The somatic sensory nerves in the periphery are well mapped out and known since even classical times. The described pain should be consistent with a nerve. The best and easiest example is a neuroma that forms in an amputation stump. It triggers pain in its former distribution. It is palpable as a nodular mass. It is visible under ultrasound or cross sectional imaging. And it is easy to turn off temporarily with an injection of lidocaine, either under palpation or image guidance. If you can turn off the nerve and relieve the pain, it is likely that ablating or relieving the nerve of irritation will also relieve the pain. Such is the case in median arcuate ligament syndrome (figure below).Screen Shot 2019-03-03 at 5.34.02 PM.png The celiac plexus is caught under the median arcuate ligament and compressed. It causes a neuropathy that is felt in its visceral sensory distribution and the brain interprets these signals in the typical ways irritation of the stomach is interpreted -as pain, burning, nausea, sensations of bloating, and general malaise. These nerves can be turned off with a celiac plexus block and the effects tested by giving the patient a sandwich. When it works, the patient will say they will have had relief for the first time in years and operation to relieve the ligament compression and ablate the nerve can proceed. Same for many of the diseases listed.

Tight Spaces Impinging Nerves, Arteries, and Veins

Many of the tight spaces involving the nerves have accompanying arteries that are compressed. This results in injury to the artery in the form of intimal hyperplasia, post stenotic dilatation, aneurysm formation, and thromboembolism. Shared tight spaces that cause problems for nerves and arteries have the common features of fixed ligaments, adjacent bones and muscles, inflammation, and motion. These include the thoracic outlet, antecubital fossa, cubital canal, diaphragmatic hiatus at median arcuate ligament, inguinal ligament, popliteal fossa, carpal tunnel, obturator canal, mediastinum, retroperitoneum -basically anywhere nerve, compression, and motion occur. In some instances of median arcuate ligament syndrome, postures and breathing trigger the pain. Holding a child in an arm may trigger pain in neurogenic thoracic outlet. Or sitting while wearing tight jeans may trigger a burning pain in meralgia paresthetica. It is not uncommon to find damaged arteries in median arcuate ligament syndrome, thoracic outlet syndrome, and popliteal entrapment or thrombosed veins in nutcracker syndrome, May-Thurner Syndrome, and Paget-von Schroetter Syndrome. Because nerves are typically difficult to visualize, their compression may only be inferred by testing for compression in their adjacent arteries.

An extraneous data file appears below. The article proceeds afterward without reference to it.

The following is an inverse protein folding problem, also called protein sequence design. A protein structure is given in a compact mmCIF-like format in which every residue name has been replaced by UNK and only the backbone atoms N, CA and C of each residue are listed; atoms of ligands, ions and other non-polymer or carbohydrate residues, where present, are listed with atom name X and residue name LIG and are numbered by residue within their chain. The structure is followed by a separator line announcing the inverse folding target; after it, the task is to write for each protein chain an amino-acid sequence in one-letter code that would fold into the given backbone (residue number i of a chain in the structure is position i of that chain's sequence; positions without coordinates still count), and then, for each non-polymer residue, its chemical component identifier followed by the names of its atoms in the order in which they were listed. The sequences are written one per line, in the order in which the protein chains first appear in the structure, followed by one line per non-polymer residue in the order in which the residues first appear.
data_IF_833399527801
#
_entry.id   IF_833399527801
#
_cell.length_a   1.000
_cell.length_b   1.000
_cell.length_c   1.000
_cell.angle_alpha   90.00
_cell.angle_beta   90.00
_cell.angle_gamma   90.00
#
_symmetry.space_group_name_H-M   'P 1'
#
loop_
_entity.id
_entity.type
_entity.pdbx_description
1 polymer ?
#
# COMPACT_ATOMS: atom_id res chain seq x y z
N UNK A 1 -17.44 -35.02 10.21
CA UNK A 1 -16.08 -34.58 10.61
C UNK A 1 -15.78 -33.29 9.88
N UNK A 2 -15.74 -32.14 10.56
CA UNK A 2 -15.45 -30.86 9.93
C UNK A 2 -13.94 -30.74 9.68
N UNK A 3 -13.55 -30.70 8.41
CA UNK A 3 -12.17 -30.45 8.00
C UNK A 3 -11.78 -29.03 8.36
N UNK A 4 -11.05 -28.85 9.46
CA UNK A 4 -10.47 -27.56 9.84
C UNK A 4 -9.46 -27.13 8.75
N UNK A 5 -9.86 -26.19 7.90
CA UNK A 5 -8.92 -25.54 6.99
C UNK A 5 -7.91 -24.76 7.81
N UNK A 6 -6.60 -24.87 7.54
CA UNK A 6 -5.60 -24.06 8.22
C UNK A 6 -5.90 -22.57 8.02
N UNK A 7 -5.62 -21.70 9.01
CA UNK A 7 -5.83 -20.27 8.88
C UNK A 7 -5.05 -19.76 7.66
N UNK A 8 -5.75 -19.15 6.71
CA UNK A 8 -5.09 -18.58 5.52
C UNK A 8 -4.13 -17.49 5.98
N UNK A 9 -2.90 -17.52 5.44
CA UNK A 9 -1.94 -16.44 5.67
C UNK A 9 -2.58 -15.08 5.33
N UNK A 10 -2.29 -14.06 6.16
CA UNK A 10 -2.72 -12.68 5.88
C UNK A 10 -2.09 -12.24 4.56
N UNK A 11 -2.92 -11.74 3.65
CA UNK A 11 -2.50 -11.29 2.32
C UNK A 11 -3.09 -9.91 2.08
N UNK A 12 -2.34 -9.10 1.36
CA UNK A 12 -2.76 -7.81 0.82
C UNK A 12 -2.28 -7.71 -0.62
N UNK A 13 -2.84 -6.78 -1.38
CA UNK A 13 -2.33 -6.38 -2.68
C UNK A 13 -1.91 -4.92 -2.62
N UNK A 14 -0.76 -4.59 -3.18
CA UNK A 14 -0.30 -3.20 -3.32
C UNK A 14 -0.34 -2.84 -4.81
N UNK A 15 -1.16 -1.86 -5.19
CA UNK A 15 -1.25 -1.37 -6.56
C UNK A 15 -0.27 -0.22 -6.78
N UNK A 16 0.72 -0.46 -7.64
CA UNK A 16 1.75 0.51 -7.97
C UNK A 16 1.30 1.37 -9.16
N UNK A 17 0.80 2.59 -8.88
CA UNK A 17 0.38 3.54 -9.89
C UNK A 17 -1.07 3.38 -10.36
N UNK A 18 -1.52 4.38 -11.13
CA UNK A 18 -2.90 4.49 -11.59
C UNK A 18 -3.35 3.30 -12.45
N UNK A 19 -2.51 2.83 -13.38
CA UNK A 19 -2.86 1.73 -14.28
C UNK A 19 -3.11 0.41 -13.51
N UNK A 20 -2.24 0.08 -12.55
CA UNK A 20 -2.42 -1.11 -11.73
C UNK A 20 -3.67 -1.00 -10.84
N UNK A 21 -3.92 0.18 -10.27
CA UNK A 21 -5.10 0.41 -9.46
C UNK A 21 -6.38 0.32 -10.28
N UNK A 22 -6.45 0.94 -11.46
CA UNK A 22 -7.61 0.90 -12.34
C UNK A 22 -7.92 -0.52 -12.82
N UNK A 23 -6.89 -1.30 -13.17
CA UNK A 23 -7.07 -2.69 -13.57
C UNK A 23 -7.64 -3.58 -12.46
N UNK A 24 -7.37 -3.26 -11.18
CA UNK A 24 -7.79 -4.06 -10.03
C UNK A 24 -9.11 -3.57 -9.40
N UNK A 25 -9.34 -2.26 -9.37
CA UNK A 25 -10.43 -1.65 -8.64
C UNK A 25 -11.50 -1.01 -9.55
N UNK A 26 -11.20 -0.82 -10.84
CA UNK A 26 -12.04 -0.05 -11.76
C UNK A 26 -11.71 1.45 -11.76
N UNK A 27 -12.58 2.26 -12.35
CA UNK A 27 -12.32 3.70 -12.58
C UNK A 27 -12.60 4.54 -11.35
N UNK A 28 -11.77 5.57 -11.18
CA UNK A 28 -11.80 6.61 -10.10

Dilated Veins and Swollen Organs and Visceral Pain

Venous hypertension is most commonly conceived of as varicose and spider veins of the legs and offer a model of pain when applied to other pain caused by venous dissension. The visceral sensory fibers veins and arteries trigger a very intense pain that localizes to the trigger. I have often witnessed this when I manipulate a blood vessel during local anesthesia cases. Visceral pain from swelling has a dull achiness that is localizable to my spider veins after a long day standing like a bruise (below).my spider vein The swelling from varicoceles which I have also had feel nothing less than feeling the aftereffects of getting a kick in the balls -not the immediate sharp pain but imagine about 5 minutes after with the mild nausea, abdominal discomfort and desire not to move too much, and even a little flank pain. Imagine this occurring low in the pelvis with ovarian vein varices in pelvic congestion syndrome. This kind of swollen gonad pain afflicts many women whose pain is so frequently dismissed by male physicians because they have no context -well imagine getting kicked in the balls hard, wait about 5 minutes and that moment stretch it out to whenever you stand for a long period of time (below).

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Actual Slide From Midwest Vascular Surgery Traveling Fellowship talk 2017, Chicago, IL, USA


When a limb is swollen from a thrombosis, the veins hurt and is similar to a bone pain from a fracture or a pulled muscle -that is how the brain processes the pain, but when the muscles and skin get tight from edema, the pain is sharp and dire. This is the same kind for pain from a distended left kidney from nutcracker syndrome or a spleen from a splenic vein thrombosis. These conditions can be modeled and predicted based on history and correct differential and confirmed with proper imaging -always.


Build a theory of the pain based on a testable proposition and set of nerves

That is the final message. These pain syndrome require some imagination and empathy to map and model. Predictive tests then can be performed on physical examination, functional testing, or imaging. Often, the adjacent artery is the only thing that can be reliably visualized and tested, knowing that it is the nerve that is compressed. Turning off the offending nerve with a block and relieving the pain is the most powerful argument for operating. It is building the argument for an operation that requires these objective data, but at the end, it does require some experience and faith. You have to believe in your patient and the science and when they coincide, you have to act.